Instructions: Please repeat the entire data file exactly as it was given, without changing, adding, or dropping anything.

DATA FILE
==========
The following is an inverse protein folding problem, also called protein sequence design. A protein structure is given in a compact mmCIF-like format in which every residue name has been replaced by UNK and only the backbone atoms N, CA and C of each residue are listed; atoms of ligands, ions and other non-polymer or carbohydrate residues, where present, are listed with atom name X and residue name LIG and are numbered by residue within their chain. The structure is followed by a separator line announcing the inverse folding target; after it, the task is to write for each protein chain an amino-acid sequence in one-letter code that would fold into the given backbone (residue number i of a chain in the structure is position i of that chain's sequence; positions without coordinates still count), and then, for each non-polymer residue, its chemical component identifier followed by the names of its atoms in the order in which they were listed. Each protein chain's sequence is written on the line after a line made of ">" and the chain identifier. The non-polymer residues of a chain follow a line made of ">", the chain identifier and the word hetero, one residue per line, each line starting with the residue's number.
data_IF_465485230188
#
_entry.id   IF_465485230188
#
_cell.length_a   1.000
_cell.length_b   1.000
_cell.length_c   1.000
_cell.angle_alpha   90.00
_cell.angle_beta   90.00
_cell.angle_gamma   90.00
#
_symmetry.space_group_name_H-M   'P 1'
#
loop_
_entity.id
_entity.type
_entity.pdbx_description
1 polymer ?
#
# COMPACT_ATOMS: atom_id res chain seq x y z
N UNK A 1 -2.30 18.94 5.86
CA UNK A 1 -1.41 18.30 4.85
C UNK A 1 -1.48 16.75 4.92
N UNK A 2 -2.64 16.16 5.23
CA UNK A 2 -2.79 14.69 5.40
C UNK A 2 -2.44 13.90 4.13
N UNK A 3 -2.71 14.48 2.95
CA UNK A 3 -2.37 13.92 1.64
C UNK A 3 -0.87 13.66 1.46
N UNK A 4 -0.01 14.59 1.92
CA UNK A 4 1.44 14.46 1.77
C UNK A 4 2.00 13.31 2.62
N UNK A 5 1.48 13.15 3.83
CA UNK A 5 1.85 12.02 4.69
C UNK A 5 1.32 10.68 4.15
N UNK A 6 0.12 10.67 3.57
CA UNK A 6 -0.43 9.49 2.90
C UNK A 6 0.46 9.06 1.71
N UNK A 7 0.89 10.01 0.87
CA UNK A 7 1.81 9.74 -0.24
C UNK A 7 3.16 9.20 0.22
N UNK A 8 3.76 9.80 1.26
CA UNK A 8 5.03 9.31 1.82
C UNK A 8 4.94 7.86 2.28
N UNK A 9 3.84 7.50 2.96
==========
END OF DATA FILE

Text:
The following is an inverse protein folding problem, also called protein sequence design. A protein structure is given in a compact mmCIF-like format in which every residue name has been replaced by UNK and only the backbone atoms N, CA and C of each residue are listed; atoms of ligands, ions and other non-polymer or carbohydrate residues, where present, are listed with atom name X and residue name LIG and are numbered by residue within their chain. The structure is followed by a separator line announcing the inverse folding target; after it, the task is to write for each protein chain an amino-acid sequence in one-letter code that would fold into the given backbone (residue number i of a chain in the structure is position i of that chain's sequence; positions without coordinates still count), and then, for each non-polymer residue, its chemical component identifier followed by the names of its atoms in the order in which they were listed. Each protein chain's sequence is written on the line after a line made of ">" and the chain identifier. The non-polymer residues of a chain follow a line made of ">", the chain identifier and the word hetero, one residue per line, each line starting with the residue's number.
data_IF_465485230188
#
_entry.id   IF_465485230188
#
_cell.length_a   1.000
_cell.length_b   1.000
_cell.length_c   1.000
_cell.angle_alpha   90.00
_cell.angle_beta   90.00
_cell.angle_gamma   90.00
#
_symmetry.space_group_name_H-M   'P 1'
#
loop_
_entity.id
_entity.type
_entity.pdbx_description
1 polymer ?
#
# COMPACT_ATOMS: atom_id res chain seq x y z
N UNK A 1 -2.30 18.94 5.86
CA UNK A 1 -1.41 18.30 4.85
C UNK A 1 -1.48 16.75 4.92
N UNK A 2 -2.64 16.16 5.23
CA UNK A 2 -2.79 14.69 5.40
C UNK A 2 -2.44 13.90 4.13
N UNK A 3 -2.71 14.48 2.95
CA UNK A 3 -2.37 13.92 1.64
C UNK A 3 -0.87 13.66 1.46
N UNK A 4 -0.01 14.59 1.92
CA UNK A 4 1.44 14.46 1.77
C UNK A 4 2.00 13.31 2.62
N UNK A 5 1.48 13.15 3.83
CA UNK A 5 1.85 12.02 4.69
C UNK A 5 1.32 10.68 4.15
N UNK A 6 0.12 10.67 3.57
CA UNK A 6 -0.43 9.49 2.90
C UNK A 6 0.46 9.06 1.71
N UNK A 7 0.89 10.01 0.87
CA UNK A 7 1.81 9.74 -0.24
C UNK A 7 3.16 9.20 0.22
N UNK A 8 3.76 9.80 1.26
CA UNK A 8 5.03 9.31 1.82
C UNK A 8 4.94 7.86 2.28
N UNK A 9 3.84 7.50 2.96